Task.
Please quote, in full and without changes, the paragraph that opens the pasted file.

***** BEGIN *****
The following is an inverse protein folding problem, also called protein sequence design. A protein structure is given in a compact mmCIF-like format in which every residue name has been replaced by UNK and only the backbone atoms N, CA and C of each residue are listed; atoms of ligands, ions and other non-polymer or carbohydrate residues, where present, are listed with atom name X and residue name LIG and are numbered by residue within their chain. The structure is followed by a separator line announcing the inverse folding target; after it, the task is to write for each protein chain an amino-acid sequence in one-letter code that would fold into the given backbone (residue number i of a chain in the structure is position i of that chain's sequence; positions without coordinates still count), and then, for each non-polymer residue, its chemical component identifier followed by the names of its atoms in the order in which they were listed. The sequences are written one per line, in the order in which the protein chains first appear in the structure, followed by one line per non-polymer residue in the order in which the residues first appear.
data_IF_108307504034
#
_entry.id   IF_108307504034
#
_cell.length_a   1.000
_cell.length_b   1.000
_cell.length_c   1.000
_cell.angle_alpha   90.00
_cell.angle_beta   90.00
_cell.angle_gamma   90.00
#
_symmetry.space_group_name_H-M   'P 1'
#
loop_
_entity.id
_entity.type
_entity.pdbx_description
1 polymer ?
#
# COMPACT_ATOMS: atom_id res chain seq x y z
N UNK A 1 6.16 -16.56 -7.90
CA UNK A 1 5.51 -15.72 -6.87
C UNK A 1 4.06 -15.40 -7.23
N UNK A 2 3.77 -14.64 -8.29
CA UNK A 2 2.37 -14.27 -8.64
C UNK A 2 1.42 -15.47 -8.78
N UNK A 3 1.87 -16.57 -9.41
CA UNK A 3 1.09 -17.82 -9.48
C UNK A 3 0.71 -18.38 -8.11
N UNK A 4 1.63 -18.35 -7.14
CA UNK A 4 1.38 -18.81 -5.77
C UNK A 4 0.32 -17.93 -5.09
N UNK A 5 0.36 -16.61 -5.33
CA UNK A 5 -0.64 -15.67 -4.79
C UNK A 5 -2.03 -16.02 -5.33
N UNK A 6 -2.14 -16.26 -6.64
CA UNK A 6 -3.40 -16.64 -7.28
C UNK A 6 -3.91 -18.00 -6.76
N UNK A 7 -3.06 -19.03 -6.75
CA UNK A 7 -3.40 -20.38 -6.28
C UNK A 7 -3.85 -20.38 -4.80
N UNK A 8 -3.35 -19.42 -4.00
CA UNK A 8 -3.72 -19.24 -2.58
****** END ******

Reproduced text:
The following is an inverse protein folding problem, also called protein sequence design. A protein structure is given in a compact mmCIF-like format in which every residue name has been replaced by UNK and only the backbone atoms N, CA and C of each residue are listed; atoms of ligands, ions and other non-polymer or carbohydrate residues, where present, are listed with atom name X and residue name LIG and are numbered by residue within their chain. The structure is followed by a separator line announcing the inverse folding target; after it, the task is to write for each protein chain an amino-acid sequence in one-letter code that would fold into the given backbone (residue number i of a chain in the structure is position i of that chain's sequence; positions without coordinates still count), and then, for each non-polymer residue, its chemical component identifier followed by the names of its atoms in the order in which they were listed. The sequences are written one per line, in the order in which the protein chains first appear in the structure, followed by one line per non-polymer residue in the order in which the residues first appear.